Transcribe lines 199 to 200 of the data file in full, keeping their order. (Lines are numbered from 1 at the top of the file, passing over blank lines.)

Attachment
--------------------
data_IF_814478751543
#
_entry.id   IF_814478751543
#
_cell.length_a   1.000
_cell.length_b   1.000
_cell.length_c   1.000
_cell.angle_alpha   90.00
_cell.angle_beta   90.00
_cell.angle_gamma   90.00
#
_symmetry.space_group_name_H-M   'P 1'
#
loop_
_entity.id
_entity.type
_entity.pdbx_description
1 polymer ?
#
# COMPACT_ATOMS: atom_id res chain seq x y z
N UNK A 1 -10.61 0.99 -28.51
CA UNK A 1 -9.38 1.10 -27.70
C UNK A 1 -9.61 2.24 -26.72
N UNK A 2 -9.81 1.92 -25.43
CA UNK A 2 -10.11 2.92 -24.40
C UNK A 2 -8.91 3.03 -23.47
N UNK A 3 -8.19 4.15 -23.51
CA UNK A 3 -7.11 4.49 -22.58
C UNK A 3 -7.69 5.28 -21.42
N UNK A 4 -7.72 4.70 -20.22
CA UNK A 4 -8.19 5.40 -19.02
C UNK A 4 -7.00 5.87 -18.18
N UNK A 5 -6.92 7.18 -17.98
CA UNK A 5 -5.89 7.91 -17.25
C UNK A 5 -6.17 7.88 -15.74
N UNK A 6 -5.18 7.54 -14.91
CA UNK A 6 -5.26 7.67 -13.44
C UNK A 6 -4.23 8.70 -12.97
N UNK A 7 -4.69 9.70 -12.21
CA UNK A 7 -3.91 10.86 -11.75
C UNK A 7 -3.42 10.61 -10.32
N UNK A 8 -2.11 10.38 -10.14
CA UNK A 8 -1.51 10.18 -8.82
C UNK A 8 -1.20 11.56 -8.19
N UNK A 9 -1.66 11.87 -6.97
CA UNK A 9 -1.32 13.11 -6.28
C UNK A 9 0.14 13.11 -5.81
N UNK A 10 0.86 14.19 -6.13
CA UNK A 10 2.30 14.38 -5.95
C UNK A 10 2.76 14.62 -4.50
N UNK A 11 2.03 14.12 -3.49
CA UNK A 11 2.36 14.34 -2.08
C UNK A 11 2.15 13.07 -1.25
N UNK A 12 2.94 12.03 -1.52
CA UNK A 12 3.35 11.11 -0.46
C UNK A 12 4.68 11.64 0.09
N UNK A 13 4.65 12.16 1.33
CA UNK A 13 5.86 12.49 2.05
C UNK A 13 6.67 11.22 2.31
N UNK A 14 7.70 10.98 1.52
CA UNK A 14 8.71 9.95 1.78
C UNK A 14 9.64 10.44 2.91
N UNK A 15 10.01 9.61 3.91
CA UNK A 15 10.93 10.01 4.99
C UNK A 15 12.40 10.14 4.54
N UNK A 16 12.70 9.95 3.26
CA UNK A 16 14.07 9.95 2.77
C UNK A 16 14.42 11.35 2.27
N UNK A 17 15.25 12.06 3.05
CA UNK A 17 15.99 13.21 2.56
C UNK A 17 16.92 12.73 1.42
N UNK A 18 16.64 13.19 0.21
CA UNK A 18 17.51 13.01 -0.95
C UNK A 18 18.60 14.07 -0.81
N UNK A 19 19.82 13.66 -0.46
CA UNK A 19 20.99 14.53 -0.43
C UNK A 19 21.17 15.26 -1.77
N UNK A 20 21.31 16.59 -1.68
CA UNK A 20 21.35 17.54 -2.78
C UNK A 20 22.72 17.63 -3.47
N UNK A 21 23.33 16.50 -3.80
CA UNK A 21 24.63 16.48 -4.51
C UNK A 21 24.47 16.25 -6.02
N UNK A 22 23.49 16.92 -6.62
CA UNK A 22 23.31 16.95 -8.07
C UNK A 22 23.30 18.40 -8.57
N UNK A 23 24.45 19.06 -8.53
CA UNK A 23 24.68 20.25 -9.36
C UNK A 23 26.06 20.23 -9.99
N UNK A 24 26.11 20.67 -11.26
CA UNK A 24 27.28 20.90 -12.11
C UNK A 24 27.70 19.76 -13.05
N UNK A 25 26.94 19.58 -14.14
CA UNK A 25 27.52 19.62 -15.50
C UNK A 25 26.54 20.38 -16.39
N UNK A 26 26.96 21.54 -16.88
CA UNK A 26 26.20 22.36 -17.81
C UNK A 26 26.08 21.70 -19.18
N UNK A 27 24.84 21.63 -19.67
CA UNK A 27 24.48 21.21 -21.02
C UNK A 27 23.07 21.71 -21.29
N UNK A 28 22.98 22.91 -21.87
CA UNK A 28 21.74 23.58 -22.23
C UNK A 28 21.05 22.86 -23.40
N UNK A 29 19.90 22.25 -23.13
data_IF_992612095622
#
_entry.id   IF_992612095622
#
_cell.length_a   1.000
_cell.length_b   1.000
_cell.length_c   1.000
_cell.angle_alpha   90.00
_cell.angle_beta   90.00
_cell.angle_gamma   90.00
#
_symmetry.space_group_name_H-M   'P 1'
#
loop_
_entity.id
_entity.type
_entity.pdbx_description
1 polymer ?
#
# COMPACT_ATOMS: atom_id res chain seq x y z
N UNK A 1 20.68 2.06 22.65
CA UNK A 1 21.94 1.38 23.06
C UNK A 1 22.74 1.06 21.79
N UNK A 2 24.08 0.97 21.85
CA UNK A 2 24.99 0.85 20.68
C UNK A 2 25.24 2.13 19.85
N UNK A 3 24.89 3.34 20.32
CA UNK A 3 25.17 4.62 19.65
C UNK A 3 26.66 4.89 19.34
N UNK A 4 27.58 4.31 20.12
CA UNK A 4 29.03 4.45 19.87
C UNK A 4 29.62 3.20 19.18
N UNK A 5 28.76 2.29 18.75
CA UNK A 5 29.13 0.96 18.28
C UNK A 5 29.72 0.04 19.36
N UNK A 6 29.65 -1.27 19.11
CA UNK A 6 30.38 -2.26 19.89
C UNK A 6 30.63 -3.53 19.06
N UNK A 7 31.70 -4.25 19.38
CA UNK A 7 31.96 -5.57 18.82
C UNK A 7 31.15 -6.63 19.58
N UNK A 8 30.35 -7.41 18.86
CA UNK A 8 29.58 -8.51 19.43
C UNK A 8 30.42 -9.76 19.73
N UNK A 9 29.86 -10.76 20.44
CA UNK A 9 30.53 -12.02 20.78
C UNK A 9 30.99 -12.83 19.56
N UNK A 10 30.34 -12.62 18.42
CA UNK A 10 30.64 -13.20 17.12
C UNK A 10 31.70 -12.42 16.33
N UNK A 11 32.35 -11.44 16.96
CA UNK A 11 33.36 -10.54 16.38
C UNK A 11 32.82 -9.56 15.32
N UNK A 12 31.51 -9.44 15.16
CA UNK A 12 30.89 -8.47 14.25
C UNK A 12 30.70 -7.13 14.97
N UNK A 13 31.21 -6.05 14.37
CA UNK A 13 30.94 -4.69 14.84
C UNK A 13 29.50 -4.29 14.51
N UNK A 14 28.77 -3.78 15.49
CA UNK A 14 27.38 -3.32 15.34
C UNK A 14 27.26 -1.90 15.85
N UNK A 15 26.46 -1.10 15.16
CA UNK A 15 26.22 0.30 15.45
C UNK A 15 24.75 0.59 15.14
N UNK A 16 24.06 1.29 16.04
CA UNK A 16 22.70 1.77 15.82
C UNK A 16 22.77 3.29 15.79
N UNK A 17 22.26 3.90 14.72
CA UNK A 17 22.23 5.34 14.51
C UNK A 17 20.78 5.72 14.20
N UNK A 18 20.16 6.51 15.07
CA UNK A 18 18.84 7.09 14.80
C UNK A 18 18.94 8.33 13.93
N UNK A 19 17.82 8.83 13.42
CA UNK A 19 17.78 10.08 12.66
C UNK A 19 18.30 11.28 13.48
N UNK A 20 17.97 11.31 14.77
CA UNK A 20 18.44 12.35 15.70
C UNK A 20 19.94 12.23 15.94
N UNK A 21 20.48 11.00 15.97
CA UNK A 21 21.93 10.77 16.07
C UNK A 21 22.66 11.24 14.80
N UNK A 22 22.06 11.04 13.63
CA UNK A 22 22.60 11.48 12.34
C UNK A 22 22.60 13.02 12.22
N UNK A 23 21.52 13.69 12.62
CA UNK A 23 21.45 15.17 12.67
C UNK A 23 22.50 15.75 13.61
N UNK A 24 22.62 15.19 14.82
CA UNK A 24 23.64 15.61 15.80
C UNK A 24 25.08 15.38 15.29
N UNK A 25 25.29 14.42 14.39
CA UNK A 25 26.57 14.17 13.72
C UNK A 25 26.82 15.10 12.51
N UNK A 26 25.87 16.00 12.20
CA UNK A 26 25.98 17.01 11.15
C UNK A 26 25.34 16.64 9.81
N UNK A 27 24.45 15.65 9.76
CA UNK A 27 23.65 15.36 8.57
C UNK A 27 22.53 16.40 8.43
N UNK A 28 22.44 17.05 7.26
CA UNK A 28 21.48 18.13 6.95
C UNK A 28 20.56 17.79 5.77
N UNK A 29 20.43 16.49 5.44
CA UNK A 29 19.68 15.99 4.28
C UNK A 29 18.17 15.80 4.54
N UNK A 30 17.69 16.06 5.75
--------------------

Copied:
CA UNK A 25 26.57 14.17 13.72
C UNK A 25 26.82 15.10 12.51